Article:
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It is almost Christmas in 1921, and Captain Sam Wyndham of the Imperial Police Force in Calcutta is running blindly across the rooftops of Chinatown, trying to avoid capture by his own men, who have no idea who they are chasing. An opium addict, as a result of his service in World War I and its aftermath, Sam has spent the evening fighting off his withdrawal symptoms by feeding his habit in an opium den. Then, inexplicably, the police attack. In his desperate efforts to escape, he climbs up through a hatch to a storage attic, where he finds a critically wounded Chinese man with ritualistic injuries – a man in such agony that he musters the last of his strength to try to kill Wyndham with a knife, before expiring. As the police work their way up, Sam escapes across the roof, eventually hiding in a crawlspace, covered with blood and carrying the bent-bladed knife with which the Chinese man tried to kill him.. With all this fast and flamboyant action stuffed into the first ten pages, readers may wonder, as they take a breath, if author Abir Mukherjee is creating a sensational, non-stop narrative to draw the reader into an action-for-its-own-sake story about exotic India and its unusual cultures. Mukherjee, however, has far bigger plans for this novel, both thematically and historically, and as the nonstop action begins, he simultaneously creates a vivid picture of his main character, Sam Wyndham, his problematic personal life, his fears, his role as a police officer trying to maintain control during the British raj in Calcutta, and his questions about why this raid was kept secret from him.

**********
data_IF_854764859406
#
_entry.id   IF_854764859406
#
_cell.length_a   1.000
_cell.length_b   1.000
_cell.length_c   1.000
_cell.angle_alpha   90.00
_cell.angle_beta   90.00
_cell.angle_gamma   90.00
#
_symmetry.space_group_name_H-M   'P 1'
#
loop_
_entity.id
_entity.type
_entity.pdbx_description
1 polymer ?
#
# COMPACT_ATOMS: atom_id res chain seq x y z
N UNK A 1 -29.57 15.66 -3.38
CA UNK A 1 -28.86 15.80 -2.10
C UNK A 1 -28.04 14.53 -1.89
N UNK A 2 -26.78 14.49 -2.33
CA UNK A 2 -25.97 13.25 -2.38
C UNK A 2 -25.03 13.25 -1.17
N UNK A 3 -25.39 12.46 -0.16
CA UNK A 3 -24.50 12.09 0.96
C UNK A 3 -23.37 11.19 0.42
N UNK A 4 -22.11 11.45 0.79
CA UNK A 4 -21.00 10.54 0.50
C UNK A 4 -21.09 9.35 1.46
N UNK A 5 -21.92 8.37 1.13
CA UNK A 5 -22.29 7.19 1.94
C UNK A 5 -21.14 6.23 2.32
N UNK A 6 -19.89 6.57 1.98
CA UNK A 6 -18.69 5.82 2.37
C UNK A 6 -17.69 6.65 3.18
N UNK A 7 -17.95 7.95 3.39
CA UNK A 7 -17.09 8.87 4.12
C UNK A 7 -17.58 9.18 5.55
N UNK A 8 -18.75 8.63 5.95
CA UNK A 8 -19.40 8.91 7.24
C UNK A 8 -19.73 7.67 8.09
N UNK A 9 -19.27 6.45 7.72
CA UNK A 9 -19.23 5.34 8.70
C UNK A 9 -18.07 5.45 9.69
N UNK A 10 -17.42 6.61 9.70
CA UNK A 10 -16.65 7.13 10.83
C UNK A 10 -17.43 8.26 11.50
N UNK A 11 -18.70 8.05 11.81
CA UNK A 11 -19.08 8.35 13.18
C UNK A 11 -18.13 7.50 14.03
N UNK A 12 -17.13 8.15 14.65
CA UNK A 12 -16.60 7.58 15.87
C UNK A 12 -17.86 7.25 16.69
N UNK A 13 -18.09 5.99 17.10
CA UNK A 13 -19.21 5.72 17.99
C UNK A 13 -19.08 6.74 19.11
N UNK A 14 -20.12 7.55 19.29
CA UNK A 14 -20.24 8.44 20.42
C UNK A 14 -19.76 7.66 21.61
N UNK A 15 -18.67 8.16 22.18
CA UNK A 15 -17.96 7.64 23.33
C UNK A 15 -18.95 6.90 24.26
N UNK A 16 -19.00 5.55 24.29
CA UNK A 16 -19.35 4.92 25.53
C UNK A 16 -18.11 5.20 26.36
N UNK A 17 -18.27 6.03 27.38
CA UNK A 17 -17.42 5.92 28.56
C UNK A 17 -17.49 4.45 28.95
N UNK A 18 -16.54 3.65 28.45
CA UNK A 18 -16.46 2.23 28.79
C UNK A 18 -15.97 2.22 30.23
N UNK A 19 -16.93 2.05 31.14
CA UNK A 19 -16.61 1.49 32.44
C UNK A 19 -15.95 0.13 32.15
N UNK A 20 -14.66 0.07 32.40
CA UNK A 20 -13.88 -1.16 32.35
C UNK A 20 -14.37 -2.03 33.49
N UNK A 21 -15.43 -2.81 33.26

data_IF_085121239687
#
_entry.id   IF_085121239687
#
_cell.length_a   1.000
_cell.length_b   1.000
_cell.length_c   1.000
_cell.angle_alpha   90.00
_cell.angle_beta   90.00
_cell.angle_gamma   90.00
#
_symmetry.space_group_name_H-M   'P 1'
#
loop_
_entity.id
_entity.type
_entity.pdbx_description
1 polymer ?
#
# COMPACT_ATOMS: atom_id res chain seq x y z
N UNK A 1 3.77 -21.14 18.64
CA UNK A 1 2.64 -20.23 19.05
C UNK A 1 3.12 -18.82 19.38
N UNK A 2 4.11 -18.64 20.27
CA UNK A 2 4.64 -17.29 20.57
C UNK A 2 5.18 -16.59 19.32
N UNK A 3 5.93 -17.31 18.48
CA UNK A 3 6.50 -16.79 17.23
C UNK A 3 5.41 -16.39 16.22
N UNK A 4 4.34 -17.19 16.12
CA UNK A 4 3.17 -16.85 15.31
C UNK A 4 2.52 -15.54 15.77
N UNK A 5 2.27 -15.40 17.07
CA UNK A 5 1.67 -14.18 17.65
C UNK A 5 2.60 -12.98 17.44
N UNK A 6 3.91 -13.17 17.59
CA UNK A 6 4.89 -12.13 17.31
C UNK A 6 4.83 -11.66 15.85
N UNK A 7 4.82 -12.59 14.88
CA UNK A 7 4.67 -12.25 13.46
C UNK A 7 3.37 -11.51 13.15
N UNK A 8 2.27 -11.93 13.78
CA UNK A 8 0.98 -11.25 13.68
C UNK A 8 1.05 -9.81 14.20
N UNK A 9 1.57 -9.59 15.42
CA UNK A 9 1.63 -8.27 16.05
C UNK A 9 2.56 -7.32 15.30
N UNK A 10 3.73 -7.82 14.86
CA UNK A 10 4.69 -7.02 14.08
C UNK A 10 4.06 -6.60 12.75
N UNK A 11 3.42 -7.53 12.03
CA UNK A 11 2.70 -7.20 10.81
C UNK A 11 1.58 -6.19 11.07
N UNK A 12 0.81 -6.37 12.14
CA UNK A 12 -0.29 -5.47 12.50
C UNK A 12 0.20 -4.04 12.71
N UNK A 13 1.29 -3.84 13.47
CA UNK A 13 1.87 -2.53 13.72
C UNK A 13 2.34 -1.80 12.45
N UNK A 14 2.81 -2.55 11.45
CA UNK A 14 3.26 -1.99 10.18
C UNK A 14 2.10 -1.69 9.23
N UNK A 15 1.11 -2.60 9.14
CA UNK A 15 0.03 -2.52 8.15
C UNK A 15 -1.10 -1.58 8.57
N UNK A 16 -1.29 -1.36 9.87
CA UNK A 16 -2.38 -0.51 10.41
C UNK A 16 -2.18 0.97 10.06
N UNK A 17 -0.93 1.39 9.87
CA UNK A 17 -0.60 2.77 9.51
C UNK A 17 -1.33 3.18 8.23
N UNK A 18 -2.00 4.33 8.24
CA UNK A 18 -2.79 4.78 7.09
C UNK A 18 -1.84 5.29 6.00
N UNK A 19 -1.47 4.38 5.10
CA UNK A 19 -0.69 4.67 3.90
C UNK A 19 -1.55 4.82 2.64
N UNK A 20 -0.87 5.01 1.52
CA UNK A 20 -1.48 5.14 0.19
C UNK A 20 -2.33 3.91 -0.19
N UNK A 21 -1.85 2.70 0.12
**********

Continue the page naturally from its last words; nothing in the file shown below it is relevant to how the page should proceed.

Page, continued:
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French author Catherine Cusset, the author of thirteen novels, several of which have been nominated for the Prix Goncourt and the Prix Medicis, combines fiction and biography in new ways here as she recreates the life, feelings, thoughts, and conversations of British artist David Hockney, described by some as the world’s “most famous living English painter.” Although I have read a number of such “fictional biographies,” in which the author invents conversations and thoughts for her characters, this is the first time that I have seen such a work in which the subject is someone who is still alive. Hockney, born in 1937, studied art at a time in which nearly all contemporary artists were abstract artists. He, by contrast, does representational art, yet he was able to become a raging success. Handsome, gay, a traveler from London to LA, where lived for much of the time, and an artist who explored many media, David Hockney comes to life here in ways made possible by the author’s point of view.